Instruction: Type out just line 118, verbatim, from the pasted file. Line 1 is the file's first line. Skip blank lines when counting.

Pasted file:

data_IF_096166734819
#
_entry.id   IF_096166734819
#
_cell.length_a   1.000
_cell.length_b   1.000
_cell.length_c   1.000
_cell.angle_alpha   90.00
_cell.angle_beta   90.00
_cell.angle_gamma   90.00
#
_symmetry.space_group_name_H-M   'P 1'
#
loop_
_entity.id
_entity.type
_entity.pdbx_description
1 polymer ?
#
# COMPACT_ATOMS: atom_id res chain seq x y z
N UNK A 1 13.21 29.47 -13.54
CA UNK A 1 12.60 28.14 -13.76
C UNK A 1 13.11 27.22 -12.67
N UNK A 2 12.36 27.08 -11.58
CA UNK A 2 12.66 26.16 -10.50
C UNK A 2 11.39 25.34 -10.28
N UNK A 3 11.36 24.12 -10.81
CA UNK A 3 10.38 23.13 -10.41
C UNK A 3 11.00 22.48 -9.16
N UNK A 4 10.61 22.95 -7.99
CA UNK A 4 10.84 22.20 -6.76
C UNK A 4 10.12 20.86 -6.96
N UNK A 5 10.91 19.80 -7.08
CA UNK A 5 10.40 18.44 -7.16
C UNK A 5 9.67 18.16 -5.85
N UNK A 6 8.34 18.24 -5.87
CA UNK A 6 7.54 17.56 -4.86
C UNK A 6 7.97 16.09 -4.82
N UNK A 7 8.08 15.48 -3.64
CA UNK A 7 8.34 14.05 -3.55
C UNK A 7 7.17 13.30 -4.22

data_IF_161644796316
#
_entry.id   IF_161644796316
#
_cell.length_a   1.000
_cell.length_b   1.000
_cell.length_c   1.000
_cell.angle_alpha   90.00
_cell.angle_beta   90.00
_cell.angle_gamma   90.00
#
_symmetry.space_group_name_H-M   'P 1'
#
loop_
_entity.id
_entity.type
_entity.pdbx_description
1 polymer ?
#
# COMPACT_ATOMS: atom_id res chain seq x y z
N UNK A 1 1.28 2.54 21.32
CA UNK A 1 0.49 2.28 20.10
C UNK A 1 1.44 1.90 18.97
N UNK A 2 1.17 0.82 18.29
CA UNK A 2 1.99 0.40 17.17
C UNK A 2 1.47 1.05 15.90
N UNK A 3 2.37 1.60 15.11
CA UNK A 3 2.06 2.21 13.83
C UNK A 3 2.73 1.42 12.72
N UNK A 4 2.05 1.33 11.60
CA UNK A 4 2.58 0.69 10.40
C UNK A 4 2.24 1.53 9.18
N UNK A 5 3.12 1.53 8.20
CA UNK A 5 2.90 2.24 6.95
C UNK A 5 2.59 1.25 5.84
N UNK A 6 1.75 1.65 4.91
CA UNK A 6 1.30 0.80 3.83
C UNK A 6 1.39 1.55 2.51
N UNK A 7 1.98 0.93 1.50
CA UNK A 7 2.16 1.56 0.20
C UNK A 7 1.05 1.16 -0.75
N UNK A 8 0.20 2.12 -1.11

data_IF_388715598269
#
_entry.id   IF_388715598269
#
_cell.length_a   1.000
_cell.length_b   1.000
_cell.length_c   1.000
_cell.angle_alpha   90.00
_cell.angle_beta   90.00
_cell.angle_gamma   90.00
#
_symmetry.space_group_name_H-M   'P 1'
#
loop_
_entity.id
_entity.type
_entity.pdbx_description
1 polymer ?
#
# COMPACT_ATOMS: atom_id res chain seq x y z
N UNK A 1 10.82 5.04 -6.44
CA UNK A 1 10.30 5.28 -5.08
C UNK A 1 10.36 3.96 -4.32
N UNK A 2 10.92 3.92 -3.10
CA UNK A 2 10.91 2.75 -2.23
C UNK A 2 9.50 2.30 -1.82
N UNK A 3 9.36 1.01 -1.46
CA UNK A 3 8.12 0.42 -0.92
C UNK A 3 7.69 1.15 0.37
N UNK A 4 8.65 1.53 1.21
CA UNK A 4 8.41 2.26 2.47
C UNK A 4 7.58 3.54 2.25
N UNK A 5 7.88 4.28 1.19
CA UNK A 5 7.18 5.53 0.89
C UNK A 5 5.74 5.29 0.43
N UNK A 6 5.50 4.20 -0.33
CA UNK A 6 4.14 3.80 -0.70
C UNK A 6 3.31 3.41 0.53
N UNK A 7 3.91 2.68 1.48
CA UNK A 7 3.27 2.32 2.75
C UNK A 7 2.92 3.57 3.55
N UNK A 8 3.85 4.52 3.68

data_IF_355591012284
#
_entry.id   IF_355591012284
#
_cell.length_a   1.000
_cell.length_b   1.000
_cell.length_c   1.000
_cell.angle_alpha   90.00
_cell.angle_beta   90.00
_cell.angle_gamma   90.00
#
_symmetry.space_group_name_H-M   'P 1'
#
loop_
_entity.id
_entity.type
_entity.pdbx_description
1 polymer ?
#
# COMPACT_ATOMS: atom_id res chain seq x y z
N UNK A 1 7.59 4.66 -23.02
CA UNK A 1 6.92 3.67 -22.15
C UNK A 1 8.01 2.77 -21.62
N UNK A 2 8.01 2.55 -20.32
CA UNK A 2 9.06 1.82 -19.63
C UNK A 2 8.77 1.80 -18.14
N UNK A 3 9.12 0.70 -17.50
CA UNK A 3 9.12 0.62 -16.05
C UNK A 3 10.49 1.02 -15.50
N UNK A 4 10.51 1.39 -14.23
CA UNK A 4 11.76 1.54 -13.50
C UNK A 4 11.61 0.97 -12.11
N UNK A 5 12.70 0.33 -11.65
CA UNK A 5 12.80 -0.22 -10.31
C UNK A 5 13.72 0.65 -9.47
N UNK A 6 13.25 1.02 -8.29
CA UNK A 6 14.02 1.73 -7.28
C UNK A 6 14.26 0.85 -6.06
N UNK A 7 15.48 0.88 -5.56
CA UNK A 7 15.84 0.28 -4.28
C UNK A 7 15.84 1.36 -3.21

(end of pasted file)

C UNK A 5 5.74 5.29 0.43